As we all know, motherhood is not one-size-fits all. There’s no formula for perfect parenting. And while there are many books and resources available to us, none of them can really act like the instruction manuals we wish they were. “It’s called life,” as my mom would say, and we’ve just got to get on with it.
As a mother who has battled depression, anxiety and an overall undying fear of failure, I often think of the things I wish I knew before I became a mother. I’ll share with you some of my thoughts as well as the thoughts and opinions of other local mamas who were happy to answer the question, “What do you wish you knew before becoming a mother?”
It’s ok if you don’t like it sometimes.
I don’t want to go back and change anything about my start in motherhood, but if I only knew that I wasn’t alone in much of my queries, that would have been a huge help to me. For instance, when someone would say, “Isn’t motherhood wonderful,” I wanted to scream from the top of my lungs, “NO this is far from wonderful!” But I would just smile and say, “Yes! I love it.” I thought I was a horrible person for not being in love with every moment of each day. I denied my own feelings, forcing myself to pretend that I was a happy little mommy when I wasn’t. In fact, the pressure I put on myself to be perfect only worsened my postpartum depression that I was sinking deeper and deeper into.
One mom from Murfreesboro explained, “No one told me about the mental warfare that was going on inside of my body: from mom-guilt to forgetting who I was and my purpose.” Everyone has their own kind of hard when starting their journey into motherhood. Sometimes it’s a hard that people can’t see. The truth is, I wasn’t alone at all! I needed more time, I needed therapy, and I needed to be kinder to myself.
What I wish I knew: it’s normal to have to LEARN to love being a mom.
Have a plan but know it might change.
For good reason, a new mom-to-be might want to have a plan whether it’s how she envisions the birth of her new baby, or how the nursery should look, or if she plans to breastfeed or bottle feed or both. These are all great things to consider and to plan for, but for many, it simply won’t go as planned. And that’s ok! I wanted to birth my baby with as few interventions as possible, but that’s not how the day unfolded. For so long, I actually felt bad about my birthing experience, like I didn’t succeed. Looking back, I am so proud of the strength I exuded that day. There are lots of areas in motherhood where life just happens, and plans change.
Another Murfreesboro mom shares with us, “I wish I knew breastfeeding was going to be a challenge. Everyone’s story is unique and that was a challenge I wasn’t prepared for. It was quite possibly one of the hardest things I have ever done!” Some things are out of our control and how we respond in those moments can help or hurt our perspective.
What I wish I knew: You haven’t failed if your plans have to change. You are strong enough to keep going.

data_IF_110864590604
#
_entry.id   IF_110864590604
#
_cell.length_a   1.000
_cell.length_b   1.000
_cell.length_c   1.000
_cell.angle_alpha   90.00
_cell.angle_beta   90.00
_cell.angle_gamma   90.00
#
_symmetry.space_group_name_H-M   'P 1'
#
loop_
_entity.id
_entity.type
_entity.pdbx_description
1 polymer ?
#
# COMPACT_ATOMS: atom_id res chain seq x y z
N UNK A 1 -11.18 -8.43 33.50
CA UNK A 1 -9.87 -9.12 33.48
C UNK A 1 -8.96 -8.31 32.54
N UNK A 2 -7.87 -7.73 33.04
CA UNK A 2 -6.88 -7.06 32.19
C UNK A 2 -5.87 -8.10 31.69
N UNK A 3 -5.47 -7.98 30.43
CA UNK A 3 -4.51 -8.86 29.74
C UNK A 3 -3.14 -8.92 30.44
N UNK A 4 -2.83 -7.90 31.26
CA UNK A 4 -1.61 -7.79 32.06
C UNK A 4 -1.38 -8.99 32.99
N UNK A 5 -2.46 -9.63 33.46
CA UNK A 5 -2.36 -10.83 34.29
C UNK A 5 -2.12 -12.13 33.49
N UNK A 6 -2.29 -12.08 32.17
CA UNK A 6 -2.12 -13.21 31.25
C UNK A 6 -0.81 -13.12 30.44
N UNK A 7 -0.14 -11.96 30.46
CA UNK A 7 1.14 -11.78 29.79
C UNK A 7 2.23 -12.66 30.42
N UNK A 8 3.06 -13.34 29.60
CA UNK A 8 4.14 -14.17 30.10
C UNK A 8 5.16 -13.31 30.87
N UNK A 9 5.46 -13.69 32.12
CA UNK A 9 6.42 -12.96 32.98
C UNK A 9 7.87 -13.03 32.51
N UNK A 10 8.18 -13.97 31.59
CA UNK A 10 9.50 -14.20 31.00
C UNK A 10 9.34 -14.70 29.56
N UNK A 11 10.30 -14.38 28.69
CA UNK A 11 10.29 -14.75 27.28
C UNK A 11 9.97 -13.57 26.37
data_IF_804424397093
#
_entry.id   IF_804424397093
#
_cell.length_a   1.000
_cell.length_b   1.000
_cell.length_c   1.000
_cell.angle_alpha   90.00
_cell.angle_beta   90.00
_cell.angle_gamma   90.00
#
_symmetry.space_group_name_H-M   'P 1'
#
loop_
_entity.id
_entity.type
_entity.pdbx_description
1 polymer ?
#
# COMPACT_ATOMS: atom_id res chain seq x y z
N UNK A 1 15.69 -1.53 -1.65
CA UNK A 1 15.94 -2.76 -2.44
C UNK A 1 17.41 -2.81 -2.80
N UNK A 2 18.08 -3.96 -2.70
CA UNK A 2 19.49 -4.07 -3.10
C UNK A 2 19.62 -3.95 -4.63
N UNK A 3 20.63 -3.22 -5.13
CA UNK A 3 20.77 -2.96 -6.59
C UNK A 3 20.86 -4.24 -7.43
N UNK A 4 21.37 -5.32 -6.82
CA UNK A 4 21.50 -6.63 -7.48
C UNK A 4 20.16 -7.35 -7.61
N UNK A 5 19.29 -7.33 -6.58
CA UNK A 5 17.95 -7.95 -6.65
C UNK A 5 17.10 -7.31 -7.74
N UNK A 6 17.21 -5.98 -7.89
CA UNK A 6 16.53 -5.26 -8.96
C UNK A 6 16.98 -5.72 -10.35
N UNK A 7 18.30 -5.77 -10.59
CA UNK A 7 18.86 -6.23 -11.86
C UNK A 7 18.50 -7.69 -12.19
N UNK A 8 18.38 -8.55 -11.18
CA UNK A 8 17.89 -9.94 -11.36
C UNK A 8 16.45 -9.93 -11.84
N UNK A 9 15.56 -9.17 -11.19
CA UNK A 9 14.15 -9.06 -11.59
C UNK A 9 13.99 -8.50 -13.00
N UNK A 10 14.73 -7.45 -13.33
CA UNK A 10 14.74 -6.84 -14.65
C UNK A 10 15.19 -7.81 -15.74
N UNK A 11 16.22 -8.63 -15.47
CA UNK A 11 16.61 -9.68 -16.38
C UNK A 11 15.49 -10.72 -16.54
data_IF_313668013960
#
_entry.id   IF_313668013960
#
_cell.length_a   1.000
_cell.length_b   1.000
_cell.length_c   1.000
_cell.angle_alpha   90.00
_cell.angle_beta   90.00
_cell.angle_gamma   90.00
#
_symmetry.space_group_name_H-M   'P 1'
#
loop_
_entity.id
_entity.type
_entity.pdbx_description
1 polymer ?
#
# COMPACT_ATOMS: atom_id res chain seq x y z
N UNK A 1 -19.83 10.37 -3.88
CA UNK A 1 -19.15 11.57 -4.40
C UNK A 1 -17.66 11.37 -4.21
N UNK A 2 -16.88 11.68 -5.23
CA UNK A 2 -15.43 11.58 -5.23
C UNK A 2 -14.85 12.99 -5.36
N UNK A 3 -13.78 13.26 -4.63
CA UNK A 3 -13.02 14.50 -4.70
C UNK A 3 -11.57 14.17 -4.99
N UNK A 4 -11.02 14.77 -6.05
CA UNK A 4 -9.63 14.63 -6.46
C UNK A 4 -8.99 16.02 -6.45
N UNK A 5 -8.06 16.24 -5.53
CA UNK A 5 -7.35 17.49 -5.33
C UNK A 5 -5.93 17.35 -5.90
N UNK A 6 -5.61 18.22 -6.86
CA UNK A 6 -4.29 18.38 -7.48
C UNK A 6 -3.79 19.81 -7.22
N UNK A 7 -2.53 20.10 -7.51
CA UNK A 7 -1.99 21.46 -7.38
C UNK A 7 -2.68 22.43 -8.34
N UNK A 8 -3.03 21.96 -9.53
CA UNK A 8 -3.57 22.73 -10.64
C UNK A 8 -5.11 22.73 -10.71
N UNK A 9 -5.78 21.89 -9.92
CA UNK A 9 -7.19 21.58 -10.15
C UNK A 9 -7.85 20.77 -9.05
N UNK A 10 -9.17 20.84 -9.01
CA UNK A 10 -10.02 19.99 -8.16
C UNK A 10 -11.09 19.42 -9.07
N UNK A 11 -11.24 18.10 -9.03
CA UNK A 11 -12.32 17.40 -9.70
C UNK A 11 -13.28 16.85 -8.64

Take the help!
Supermom, Strong Mama, Resilient, Independent, Tough: these are all words that are often used to describe mamas. And they’re not wrong! But sometimes moms are all of these things because they have to be not necessarily because they feel like it. I think new moms try to step up to the plate and do all the things only to find themselves in a dizzy cloud of exhaustion and frustration. (Which can strain even the strongest of relationships). If you have a partner who is able to help, take the help. If you have a family member who offers to hold the baby while you sleep, take the help. If you have a friend who has a second to drop off some food, take the help.
A fellow mama in Rockwood, Tennessee recalls, “I couldn’t go to the bathroom alone. I took showers for granted. I had to eat very quickly before my baby woke up.” Scenarios like these can be shocking to a fatigued first-time mom. There will be days when she might have to choose between eating or showering because doing both seems impossible. Take the help.
What I wish I knew: Asking for help and taking help doesn’t mean you’re not a supermom.
They say it takes a village to raise a child, but everyone’s village looks different. Maybe your village doesn’t come at all. It’s vital that every mother arm themselves with advice that goes beyond “sleep now while you can!” And as experienced mothers, I think we owe it to new moms to be a little vulnerable where we can. Try opening up to our fellow mothers and talk about the hard things, the things that almost did you in. Because we are living breathing examples that no matter what, we get through it. And to our moms-to-be, you are already better than you think.
As one of our Mount Juliet moms put it, “You think you don’t know what to do, but you do know!” You might not always like your new role, your plans might change, and yes, you’ll probably need help. But you’ve got this! I suppose that’s what I really wish I knew before becoming a mom.